• Some leaders and officials have been accused of colluding with bandits and cartels to get votes and be seen as local champions.
• Internal security PS said involving leaders is one behind-the scene-attempt to end atrocities and open the area up for socioeconomic development.
The government on Wednesday told North Rift MPs they must shoulder more responsibility in the war against banditry.
Deeds, not talk and funeral appearances are needed, Internal Security PS Dr Raymond Omollo said.
Omollo said political mobilisation is one of the behind-the-scenes attempts to end the crimes and atrocities against innocent civilians and open the region to socioeconomic development.
“All we are seeking is an unwavering commitment to the peace cause. All these leaders have to bear responsibility, both individually and collectively,” Dr Omollo said during a consultative meeting with six of the legislators at Harambee House on Tuesday.
Omollo challenged the leaders to leverage their influence at the grassroots and help security agencies isolate the criminals from law-abiding citizens during the ongoing operation.
“Previous attempts to pacify the region have run into a wall of non-cooperation and resistance. It’s not just hard force. We intend to deploy smart warfare and progressively deplete the enemy’s fighting force. The area leaders have a lot of influence, and we believe they are critical assets in this operation.”
The MPs, Julius Rutto (Kesses), David Kiplagat (Soi), Gideon Kimaiyo (Keiyo South), Abraham Kirwa (Mosop), Timothy Toroitich (Marakwet West) and Reuben Kiborek (Mogotio), all committed to actively support the ongoing disarmament exercise and efforts to smoke out the bandits from their hideouts.
An operation is ongoing in the region and so far as many as 50 assorted weapons and dozens of bullets have been recovered?
The military has joined the operation to help eliminate banditry.
Interior Cabinet Secretary Kithure Kindiki on Sunday announced in the last seven months more than 135 Kenyans, including 20 officers, have been killed by bandits.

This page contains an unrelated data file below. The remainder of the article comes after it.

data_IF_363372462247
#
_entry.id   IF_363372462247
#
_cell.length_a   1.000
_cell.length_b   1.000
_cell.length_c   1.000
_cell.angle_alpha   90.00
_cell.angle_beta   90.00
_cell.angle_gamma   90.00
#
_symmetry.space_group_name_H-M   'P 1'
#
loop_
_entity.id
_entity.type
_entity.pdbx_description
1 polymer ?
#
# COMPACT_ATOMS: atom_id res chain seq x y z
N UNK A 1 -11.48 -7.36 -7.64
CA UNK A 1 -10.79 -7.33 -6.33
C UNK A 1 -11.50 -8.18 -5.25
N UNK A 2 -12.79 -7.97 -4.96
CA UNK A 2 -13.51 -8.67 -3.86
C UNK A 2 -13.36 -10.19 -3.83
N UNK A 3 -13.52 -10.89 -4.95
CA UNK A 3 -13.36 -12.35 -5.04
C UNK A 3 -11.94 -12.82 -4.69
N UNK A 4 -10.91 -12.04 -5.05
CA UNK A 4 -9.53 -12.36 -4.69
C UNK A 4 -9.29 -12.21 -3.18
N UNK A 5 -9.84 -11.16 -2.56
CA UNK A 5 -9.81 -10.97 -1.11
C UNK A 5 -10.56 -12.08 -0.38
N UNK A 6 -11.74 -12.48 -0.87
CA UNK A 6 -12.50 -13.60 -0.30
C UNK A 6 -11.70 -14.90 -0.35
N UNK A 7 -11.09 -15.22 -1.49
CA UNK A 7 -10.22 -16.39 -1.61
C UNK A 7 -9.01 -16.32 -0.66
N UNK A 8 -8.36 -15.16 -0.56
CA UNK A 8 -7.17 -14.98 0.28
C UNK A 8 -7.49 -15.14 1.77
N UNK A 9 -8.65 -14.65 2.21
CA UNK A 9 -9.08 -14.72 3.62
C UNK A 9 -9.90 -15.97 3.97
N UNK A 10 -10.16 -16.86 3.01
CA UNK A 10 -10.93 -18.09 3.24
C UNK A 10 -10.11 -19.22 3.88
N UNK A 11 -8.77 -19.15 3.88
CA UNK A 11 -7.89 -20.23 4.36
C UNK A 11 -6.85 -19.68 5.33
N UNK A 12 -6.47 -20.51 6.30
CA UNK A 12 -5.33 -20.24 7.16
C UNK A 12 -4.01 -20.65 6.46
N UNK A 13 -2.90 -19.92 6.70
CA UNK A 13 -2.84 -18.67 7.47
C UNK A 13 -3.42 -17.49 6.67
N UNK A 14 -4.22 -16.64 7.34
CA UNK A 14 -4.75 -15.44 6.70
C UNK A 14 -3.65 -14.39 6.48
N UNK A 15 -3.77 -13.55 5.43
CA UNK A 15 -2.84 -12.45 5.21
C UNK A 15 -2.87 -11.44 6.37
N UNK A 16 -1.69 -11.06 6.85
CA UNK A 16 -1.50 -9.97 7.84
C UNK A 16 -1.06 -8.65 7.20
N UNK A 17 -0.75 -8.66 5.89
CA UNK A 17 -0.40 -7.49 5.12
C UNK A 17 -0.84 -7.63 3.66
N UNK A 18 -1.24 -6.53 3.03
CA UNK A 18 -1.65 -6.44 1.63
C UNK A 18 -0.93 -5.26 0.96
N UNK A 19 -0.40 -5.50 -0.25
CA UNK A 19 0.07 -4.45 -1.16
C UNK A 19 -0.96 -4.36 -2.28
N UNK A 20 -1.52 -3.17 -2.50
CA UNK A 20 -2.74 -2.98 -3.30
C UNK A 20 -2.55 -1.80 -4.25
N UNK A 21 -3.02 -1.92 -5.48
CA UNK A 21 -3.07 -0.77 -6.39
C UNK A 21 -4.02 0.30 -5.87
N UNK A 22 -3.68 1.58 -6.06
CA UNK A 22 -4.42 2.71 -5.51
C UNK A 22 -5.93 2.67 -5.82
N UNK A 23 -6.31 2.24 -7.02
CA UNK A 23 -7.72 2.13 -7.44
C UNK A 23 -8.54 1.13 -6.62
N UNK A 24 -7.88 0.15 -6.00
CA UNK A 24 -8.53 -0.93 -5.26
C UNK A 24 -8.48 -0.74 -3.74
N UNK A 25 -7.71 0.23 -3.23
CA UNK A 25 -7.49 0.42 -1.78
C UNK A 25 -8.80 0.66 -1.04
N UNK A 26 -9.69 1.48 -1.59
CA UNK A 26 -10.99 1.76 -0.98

The CS told those living in some targeted areas in North Rift to leave by Monday at 8.30am.
"But where should they go? They call these places home,"a villager said.
It has emerged that some of those targeted bandits have disguised themeless as ordinary villagers.
The affected areas are Korkoron Hills, Tandare Valley and Silale Gorges in Baringo county; Mukogodo Forest, Kamwenje, Warero and Ndonyoriwo, Lekuruki Hills, Losos and Kiape Caves and Sieku Valley in Laikipia county; and Ltungai Conservancy, Longewan, Nasuur, Lochokia and Lekadaar Escarpments, Lolmolok Caves, Pura Valley, Malaso Escarpment and Suguta Valley in Samburu County.
The other areas are Kapelbok, Nakwamoru, Lebokat, Ombollion, Nadome and Kamur caves in Turkana , the Turkwell Escarpment at the interface of West Pokot and Turkana counties.
“The specified spaces are hereby declared scenes of crime and any person found therein from Monday March 13 at 0830 hours will be treated as a suspect of armed banditry, or as a suspect of aiding and abetting banditry, or an accessory after the fact,” Kindiki said.
He revealed the attackers are hiding at the bottom of gorges, escarpments, caves, ravines, hills and forests.
He ordered them to vacate the areas within 24 hours.
Witnesses said they had seen few people leave the area by the deadline.
Kindiki also announced low altitude flights will not be allowed in the parts of North Rift from Monday
Kindiki said apart from aircraft taking part in the security operation, low altitude flighta by any other aircraft over asome specified areas has been banned from Monday until notice.
The second phase of the operation is ongoing in Baringo, Laikipia, Samburu, Turkana, West Pokot and Elgeyo Marakwet counties.
(Edited by V. Graham)